On appeal, defendant assigns error to the trial court's denial of several motions: a motion to sever defendant's trial from McLavey's; a motion for a mistrial based on the admission of McLavey's redacted confession; a motion to sever the manufacturing charge from the other offenses in the charging instrument; a motion for a mistrial based on an officer's testimony concerning defendant's post-arrest silence; a motion to suppress evidence obtained from the search of McLavey's apartment; and a motion for a judgment of acquittal on the felony murder counts on the basis that the statements of codefendant McLavey were not sufficiently corroborated under ORS 136.440. Defendant also assigns error to decisions concerning his sentencing. We conclude that the court properly denied defendant's motion to sever his trial from McLavey's but erred in denying defendant's motion for a mistrial based on the content of McLavey's hearsay confession. The latter conclusion obviates the need to discuss the remaining assignments of error, but we discuss the issue involving severance of the controlled substance charge because it is likely to recur in any new trial.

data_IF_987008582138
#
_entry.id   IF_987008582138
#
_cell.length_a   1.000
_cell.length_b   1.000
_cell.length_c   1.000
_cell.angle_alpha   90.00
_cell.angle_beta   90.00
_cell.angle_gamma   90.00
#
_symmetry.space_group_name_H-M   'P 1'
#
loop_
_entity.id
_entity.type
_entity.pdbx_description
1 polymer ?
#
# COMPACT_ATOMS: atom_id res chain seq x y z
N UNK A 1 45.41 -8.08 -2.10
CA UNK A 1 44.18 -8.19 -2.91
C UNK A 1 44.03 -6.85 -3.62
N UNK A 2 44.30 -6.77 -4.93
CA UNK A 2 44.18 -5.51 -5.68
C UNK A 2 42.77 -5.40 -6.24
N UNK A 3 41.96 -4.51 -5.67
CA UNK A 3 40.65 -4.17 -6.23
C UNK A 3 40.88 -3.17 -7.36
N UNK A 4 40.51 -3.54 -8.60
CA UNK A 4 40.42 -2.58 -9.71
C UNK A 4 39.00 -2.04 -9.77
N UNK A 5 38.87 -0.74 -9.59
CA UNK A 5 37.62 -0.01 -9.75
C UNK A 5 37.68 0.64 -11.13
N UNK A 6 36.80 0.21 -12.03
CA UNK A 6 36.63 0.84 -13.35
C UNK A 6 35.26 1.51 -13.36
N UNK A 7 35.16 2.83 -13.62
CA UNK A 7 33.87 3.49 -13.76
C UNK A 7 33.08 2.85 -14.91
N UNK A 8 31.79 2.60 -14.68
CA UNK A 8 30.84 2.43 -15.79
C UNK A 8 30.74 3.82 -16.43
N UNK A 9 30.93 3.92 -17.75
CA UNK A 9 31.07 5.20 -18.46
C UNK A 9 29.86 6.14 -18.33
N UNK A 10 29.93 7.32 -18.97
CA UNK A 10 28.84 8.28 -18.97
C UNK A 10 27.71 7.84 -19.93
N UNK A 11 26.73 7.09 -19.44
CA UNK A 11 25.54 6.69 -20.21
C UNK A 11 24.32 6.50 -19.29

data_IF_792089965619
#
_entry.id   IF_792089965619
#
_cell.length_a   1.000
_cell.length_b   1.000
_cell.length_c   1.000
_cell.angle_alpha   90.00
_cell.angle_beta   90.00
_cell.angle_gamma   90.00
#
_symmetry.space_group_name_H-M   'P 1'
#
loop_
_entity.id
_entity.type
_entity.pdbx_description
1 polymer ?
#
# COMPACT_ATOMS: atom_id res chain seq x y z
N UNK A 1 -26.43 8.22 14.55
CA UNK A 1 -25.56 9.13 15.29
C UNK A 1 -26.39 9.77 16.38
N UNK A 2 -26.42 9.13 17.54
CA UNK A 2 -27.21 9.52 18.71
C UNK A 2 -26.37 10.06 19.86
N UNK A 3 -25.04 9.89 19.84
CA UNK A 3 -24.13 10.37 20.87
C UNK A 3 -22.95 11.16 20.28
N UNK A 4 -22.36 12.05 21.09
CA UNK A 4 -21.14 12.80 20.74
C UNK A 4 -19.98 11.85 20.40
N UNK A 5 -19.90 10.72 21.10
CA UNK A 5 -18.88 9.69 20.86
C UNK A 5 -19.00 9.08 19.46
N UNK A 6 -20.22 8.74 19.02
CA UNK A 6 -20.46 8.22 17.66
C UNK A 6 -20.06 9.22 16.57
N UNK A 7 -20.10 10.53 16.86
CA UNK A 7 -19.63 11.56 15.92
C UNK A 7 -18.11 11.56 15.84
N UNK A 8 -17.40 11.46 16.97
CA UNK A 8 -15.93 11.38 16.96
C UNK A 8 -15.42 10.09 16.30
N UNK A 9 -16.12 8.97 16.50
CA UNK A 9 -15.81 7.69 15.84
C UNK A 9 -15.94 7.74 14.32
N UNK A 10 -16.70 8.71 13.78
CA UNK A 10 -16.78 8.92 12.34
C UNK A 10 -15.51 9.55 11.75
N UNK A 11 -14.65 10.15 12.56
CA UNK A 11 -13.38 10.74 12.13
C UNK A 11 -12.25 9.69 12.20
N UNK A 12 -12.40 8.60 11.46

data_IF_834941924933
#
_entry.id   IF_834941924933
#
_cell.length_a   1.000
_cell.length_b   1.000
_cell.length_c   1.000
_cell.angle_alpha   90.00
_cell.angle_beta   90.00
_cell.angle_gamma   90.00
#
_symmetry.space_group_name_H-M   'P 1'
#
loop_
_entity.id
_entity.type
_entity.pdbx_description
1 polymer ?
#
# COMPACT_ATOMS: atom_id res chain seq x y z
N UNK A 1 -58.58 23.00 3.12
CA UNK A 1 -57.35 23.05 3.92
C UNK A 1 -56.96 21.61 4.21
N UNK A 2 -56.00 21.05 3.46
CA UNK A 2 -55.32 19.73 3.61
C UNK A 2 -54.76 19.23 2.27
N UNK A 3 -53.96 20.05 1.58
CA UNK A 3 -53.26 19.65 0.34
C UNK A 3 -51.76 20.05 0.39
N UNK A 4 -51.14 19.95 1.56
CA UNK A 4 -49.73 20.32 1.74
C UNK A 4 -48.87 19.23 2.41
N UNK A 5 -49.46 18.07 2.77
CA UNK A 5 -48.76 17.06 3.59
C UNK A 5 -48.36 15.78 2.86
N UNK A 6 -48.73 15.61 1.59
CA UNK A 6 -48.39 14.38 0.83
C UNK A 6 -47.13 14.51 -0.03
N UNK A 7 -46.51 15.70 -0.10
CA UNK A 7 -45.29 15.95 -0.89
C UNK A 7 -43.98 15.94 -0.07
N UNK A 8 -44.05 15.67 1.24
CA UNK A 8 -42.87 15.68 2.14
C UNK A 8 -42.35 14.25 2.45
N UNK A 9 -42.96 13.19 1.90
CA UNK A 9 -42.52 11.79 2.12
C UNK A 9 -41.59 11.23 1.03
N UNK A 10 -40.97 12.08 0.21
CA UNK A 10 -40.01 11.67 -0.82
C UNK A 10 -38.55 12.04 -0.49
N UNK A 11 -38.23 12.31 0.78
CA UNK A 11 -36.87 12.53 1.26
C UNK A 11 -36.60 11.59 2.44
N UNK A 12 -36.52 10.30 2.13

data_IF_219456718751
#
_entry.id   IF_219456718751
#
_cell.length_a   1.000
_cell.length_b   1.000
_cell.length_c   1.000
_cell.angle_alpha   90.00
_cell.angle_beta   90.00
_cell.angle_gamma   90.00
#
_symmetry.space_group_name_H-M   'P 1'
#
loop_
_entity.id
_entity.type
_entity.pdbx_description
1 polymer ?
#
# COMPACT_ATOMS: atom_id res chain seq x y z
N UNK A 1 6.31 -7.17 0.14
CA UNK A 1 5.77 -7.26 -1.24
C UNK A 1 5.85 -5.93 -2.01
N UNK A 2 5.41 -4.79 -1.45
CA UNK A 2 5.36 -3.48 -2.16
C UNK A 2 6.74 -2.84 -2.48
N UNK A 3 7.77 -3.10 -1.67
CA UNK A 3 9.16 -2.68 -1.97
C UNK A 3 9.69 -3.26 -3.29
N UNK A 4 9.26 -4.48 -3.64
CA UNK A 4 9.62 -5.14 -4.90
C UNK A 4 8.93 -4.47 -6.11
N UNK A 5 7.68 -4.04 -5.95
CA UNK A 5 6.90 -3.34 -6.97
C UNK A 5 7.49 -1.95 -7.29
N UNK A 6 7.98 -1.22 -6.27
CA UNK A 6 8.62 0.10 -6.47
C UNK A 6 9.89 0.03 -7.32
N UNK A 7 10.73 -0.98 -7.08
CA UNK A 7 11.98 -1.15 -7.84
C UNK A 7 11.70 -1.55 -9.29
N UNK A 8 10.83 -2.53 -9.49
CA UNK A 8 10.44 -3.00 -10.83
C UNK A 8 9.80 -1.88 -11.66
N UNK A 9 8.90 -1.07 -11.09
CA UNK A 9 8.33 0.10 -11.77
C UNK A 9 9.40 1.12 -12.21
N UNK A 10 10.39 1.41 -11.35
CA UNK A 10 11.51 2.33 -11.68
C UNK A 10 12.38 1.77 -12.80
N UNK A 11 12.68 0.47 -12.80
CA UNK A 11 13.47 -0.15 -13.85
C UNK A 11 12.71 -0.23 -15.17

We begin with defendant's motion to sever his trial from McLavey's. That motion was based on the argument that the introduction of testimony describing and reciting McLavey's confession, even with all of its references to defendant redacted, would violate defendant's rights under the Sixth Amendment to the United States Constitution and Article I, section 11, of the Oregon Constitution. (1) The argument stems from a line of United States Supreme Court cases beginning with Bruton, 391 US at 136-37, where the Court held that admitting the confession of a nontestifying codefendant in a joint trial deprived the other codefendant of his right to cross-examine as guaranteed by the Confrontation Clause of the Sixth Amendment, regardless of any jury instruction cautioning that the confession applied only to the nontestifying codefendant. Subsequent cases elaborated on the holding in Bruton, establishing that "the Confrontation Clause is not violated by the admission of a nontestifying codefendant's confession with a proper limiting instruction when * * * the confession is redacted to eliminate not only the defendant's name, but any reference to his or her existence," Richardson, 481 US at 211, but that, to suffice, the redaction cannot simply replace the name of the defendant with a blank space, the word "delete," or some other indication pointing more or less obviously to the defendant, Gray v. Maryland, 523 US 185, 194-98, 118 S Ct 1151, 140 L Ed 2d 294 (1998).